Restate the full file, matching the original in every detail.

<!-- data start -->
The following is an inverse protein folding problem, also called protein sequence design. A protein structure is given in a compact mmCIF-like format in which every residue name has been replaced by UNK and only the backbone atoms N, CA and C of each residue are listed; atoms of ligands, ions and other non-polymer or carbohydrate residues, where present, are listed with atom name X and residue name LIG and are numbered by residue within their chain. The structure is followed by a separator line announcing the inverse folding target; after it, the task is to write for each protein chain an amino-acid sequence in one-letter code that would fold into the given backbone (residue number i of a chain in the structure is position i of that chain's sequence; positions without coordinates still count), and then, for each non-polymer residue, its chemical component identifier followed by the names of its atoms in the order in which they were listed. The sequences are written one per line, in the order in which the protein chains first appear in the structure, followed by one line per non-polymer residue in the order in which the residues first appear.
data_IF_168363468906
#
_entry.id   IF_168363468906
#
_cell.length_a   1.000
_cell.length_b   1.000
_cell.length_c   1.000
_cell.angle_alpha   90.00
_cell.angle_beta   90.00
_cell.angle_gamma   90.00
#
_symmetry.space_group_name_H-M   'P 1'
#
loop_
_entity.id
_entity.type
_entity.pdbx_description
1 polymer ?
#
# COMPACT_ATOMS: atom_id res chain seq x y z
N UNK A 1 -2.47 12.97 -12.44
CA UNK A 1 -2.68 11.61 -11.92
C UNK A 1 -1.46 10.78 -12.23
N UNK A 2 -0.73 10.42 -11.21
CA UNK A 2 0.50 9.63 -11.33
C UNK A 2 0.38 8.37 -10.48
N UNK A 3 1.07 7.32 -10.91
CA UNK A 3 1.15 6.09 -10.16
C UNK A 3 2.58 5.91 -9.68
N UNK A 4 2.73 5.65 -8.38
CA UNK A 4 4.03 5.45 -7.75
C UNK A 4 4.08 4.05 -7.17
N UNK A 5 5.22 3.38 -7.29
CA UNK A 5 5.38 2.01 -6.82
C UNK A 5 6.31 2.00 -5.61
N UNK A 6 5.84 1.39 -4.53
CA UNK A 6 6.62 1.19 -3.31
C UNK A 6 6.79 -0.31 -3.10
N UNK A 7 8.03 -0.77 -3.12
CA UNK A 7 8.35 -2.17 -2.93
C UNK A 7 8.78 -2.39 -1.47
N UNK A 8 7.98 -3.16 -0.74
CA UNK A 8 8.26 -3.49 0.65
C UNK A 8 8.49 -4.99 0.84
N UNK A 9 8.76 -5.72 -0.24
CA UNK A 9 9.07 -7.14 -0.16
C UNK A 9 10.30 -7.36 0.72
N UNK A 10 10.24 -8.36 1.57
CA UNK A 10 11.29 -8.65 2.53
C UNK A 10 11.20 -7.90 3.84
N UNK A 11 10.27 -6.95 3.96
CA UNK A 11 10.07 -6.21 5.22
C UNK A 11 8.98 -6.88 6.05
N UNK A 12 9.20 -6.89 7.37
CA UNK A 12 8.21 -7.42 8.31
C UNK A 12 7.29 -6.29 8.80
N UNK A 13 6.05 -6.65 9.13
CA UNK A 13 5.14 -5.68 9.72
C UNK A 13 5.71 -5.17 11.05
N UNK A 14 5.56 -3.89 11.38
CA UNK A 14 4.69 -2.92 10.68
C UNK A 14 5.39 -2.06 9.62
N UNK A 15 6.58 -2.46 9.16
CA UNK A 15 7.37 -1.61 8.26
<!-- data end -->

The following is an inverse protein folding problem, also called protein sequence design. A protein structure is given in a compact mmCIF-like format in which every residue name has been replaced by UNK and only the backbone atoms N, CA and C of each residue are listed; atoms of ligands, ions and other non-polymer or carbohydrate residues, where present, are listed with atom name X and residue name LIG and are numbered by residue within their chain. The structure is followed by a separator line announcing the inverse folding target; after it, the task is to write for each protein chain an amino-acid sequence in one-letter code that would fold into the given backbone (residue number i of a chain in the structure is position i of that chain's sequence; positions without coordinates still count), and then, for each non-polymer residue, its chemical component identifier followed by the names of its atoms in the order in which they were listed. The sequences are written one per line, in the order in which the protein chains first appear in the structure, followed by one line per non-polymer residue in the order in which the residues first appear.
data_IF_168363468906
#
_entry.id   IF_168363468906
#
_cell.length_a   1.000
_cell.length_b   1.000
_cell.length_c   1.000
_cell.angle_alpha   90.00
_cell.angle_beta   90.00
_cell.angle_gamma   90.00
#
_symmetry.space_group_name_H-M   'P 1'
#
loop_
_entity.id
_entity.type
_entity.pdbx_description
1 polymer ?
#
# COMPACT_ATOMS: atom_id res chain seq x y z
N UNK A 1 -2.47 12.97 -12.44
CA UNK A 1 -2.68 11.61 -11.92
C UNK A 1 -1.46 10.78 -12.23
N UNK A 2 -0.73 10.42 -11.21
CA UNK A 2 0.50 9.63 -11.33
C UNK A 2 0.38 8.37 -10.48
N UNK A 3 1.07 7.32 -10.91
CA UNK A 3 1.15 6.09 -10.16
C UNK A 3 2.58 5.91 -9.68
N UNK A 4 2.73 5.65 -8.38
CA UNK A 4 4.03 5.45 -7.75
C UNK A 4 4.08 4.05 -7.17
N UNK A 5 5.22 3.38 -7.29
CA UNK A 5 5.38 2.01 -6.82
C UNK A 5 6.31 2.00 -5.61
N UNK A 6 5.84 1.39 -4.53
CA UNK A 6 6.62 1.19 -3.31
C UNK A 6 6.79 -0.31 -3.10
N UNK A 7 8.03 -0.77 -3.12
CA UNK A 7 8.35 -2.17 -2.93
C UNK A 7 8.78 -2.39 -1.47
N UNK A 8 7.98 -3.16 -0.74
CA UNK A 8 8.26 -3.49 0.65
C UNK A 8 8.49 -4.99 0.84
N UNK A 9 8.76 -5.72 -0.24
CA UNK A 9 9.07 -7.14 -0.16
C UNK A 9 10.30 -7.36 0.72
N UNK A 10 10.24 -8.36 1.57
CA UNK A 10 11.29 -8.65 2.53
C UNK A 10 11.20 -7.90 3.84
N UNK A 11 10.27 -6.95 3.96
CA UNK A 11 10.07 -6.21 5.22
C UNK A 11 8.98 -6.88 6.05
N UNK A 12 9.20 -6.89 7.37
CA UNK A 12 8.21 -7.42 8.31
C UNK A 12 7.29 -6.29 8.80
N UNK A 13 6.05 -6.65 9.13
CA UNK A 13 5.14 -5.68 9.72
C UNK A 13 5.71 -5.17 11.05
N UNK A 14 5.56 -3.89 11.38
CA UNK A 14 4.69 -2.92 10.68
C UNK A 14 5.39 -2.06 9.62
N UNK A 15 6.58 -2.46 9.16
CA UNK A 15 7.37 -1.61 8.26